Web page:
Simon Winchester brings his inimitable take to this story, exploring not only what happened in Northern California in 1906, but what we have learned since then about the geological underpinnings that caused the earthquake in the first place. Winchester's achievement is to position the quake's significance along the earth's geological timeline, while also showing the effect it had on the rest of 20th-century American history.
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'With fabulous style, wit and grace, Winchester casts doubt on the very notion of solid ground and invites the reader to ponder the planet they live on, from both inside and out.' - PW
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Simon Winchester, OBE, a British writer, journalist and broadcaster, was born in north London on 28th September 1944, the only child of Bernard and Andrée Winchester (née deWael).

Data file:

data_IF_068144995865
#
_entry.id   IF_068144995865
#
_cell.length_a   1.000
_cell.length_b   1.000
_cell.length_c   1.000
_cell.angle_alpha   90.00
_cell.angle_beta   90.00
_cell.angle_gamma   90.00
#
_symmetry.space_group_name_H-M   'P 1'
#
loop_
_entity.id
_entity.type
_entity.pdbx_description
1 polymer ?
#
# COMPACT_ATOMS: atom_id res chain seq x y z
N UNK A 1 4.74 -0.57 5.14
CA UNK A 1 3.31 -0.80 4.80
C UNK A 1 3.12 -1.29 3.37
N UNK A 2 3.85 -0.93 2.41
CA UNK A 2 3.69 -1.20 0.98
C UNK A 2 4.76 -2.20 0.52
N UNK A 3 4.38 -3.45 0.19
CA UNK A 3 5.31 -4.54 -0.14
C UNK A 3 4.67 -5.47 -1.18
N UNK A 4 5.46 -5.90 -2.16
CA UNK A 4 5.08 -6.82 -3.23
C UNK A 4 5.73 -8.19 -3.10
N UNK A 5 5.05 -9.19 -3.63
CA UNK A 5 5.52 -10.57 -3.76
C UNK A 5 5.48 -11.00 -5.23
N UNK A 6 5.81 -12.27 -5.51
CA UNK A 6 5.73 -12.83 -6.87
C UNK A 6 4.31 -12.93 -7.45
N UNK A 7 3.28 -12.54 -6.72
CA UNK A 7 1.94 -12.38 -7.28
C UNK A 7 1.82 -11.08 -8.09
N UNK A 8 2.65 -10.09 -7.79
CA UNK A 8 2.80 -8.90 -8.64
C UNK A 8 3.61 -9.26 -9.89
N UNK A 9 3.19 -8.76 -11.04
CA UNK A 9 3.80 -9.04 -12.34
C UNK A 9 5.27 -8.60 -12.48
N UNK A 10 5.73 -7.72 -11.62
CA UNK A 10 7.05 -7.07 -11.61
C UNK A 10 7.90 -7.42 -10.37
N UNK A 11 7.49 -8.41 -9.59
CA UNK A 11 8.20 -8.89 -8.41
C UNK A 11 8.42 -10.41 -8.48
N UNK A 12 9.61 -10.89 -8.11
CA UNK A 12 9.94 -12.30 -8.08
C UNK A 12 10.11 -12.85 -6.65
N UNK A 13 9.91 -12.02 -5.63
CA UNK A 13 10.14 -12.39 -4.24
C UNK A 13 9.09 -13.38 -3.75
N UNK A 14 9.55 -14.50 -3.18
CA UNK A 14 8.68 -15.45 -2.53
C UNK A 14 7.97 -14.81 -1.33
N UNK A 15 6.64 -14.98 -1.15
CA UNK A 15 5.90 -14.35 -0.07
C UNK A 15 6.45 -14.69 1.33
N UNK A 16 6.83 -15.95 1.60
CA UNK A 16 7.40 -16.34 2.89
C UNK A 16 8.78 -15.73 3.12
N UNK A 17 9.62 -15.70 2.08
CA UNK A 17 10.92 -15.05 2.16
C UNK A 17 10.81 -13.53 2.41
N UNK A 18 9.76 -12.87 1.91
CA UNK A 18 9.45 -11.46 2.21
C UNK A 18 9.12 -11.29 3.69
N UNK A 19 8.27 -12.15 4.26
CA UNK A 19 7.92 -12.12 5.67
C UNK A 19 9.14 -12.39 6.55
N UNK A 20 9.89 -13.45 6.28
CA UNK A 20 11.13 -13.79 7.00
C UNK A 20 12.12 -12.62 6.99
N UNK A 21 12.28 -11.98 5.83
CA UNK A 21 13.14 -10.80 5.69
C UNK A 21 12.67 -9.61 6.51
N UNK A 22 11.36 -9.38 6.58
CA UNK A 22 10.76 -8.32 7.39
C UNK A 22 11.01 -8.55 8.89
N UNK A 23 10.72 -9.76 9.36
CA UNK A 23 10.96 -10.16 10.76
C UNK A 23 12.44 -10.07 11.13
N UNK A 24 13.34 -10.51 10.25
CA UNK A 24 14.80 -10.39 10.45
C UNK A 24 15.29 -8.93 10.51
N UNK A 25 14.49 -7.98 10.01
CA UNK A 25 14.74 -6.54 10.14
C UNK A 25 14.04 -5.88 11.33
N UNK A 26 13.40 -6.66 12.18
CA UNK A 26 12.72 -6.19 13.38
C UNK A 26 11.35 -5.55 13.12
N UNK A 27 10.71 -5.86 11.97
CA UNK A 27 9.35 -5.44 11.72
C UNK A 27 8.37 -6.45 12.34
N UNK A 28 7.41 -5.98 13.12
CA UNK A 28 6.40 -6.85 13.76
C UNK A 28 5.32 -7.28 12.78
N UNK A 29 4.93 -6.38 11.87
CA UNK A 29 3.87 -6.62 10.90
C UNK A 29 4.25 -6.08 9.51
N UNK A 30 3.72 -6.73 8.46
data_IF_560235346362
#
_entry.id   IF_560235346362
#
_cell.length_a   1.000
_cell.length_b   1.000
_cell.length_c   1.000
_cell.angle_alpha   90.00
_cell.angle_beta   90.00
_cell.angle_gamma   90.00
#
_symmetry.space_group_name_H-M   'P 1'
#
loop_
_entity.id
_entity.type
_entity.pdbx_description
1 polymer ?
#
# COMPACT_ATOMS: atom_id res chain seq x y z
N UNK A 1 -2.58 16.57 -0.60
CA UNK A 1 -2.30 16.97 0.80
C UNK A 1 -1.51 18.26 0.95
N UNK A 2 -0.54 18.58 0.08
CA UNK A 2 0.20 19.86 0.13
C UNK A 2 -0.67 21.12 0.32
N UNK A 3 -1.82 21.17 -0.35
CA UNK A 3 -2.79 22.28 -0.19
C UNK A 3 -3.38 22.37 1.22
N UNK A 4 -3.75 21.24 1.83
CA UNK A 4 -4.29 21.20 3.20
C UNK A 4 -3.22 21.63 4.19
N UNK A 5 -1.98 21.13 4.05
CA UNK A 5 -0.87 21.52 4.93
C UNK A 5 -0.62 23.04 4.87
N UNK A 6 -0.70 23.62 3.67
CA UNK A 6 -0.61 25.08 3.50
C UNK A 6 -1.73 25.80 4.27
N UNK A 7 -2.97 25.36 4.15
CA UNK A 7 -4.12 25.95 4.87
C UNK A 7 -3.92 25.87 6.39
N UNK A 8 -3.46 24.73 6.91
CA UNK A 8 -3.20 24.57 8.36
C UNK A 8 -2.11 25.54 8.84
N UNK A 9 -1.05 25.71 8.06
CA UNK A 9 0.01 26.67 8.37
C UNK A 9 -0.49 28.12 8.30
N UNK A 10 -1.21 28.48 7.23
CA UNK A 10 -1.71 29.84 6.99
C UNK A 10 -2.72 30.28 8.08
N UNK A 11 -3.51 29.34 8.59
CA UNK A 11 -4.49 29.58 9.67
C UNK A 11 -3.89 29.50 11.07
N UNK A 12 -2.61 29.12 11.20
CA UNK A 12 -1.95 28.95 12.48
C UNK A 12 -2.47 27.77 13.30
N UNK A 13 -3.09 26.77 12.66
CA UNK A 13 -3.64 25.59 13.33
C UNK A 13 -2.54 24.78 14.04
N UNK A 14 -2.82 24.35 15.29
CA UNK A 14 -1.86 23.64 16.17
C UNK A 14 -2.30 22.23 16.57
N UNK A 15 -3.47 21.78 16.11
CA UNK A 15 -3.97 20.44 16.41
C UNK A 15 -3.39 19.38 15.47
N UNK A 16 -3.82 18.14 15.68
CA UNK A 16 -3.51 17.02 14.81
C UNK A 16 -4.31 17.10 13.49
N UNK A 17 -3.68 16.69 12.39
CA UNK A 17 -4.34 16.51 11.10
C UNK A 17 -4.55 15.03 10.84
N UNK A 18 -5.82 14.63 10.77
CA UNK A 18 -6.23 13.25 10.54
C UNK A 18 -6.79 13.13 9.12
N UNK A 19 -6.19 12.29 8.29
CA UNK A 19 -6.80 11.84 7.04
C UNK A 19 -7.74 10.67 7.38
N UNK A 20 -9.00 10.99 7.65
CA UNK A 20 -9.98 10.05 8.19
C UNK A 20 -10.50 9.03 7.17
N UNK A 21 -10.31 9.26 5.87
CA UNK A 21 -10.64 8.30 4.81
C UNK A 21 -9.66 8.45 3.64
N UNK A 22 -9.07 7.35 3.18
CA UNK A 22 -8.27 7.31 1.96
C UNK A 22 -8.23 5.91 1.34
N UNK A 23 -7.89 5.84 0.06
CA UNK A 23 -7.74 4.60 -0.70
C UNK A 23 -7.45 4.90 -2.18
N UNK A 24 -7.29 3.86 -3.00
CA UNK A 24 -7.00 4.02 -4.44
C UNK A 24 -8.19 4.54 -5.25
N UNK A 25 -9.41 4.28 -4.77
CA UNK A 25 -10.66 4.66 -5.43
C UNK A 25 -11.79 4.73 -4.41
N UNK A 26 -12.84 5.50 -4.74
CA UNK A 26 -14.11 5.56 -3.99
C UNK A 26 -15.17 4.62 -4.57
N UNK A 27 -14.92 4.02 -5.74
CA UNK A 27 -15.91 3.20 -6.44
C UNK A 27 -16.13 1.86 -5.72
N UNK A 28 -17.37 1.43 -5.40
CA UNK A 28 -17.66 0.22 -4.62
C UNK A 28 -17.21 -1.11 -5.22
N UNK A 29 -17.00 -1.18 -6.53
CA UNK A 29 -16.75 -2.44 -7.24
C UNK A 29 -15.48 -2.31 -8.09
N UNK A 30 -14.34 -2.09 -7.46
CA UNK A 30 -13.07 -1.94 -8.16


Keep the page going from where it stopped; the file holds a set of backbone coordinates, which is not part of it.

Though not Catholic, he was educated first at a boarding convent in Bridport, Dorset and later at Hardye's School, Dorchester, Dorset. After taking time off to hitch-hike around Canada and the United States for almost a year between leaving school and entering university, he went up to Oxford in 1963, to read geology at St. Catherine's College.
After graduation in 1966 he joined a Canadian mining company, Falconbridge of Africa, and worked as field geologist in Uganda, looking for copper deposits in the foothills of the Ruwenzori Mountains, close to the border with Congo.
He then made a ...
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No Man's Land
by Simon Tolkien
Inspired by the experiences of his grandfather, J. R. R. Tolkien, during World War I.
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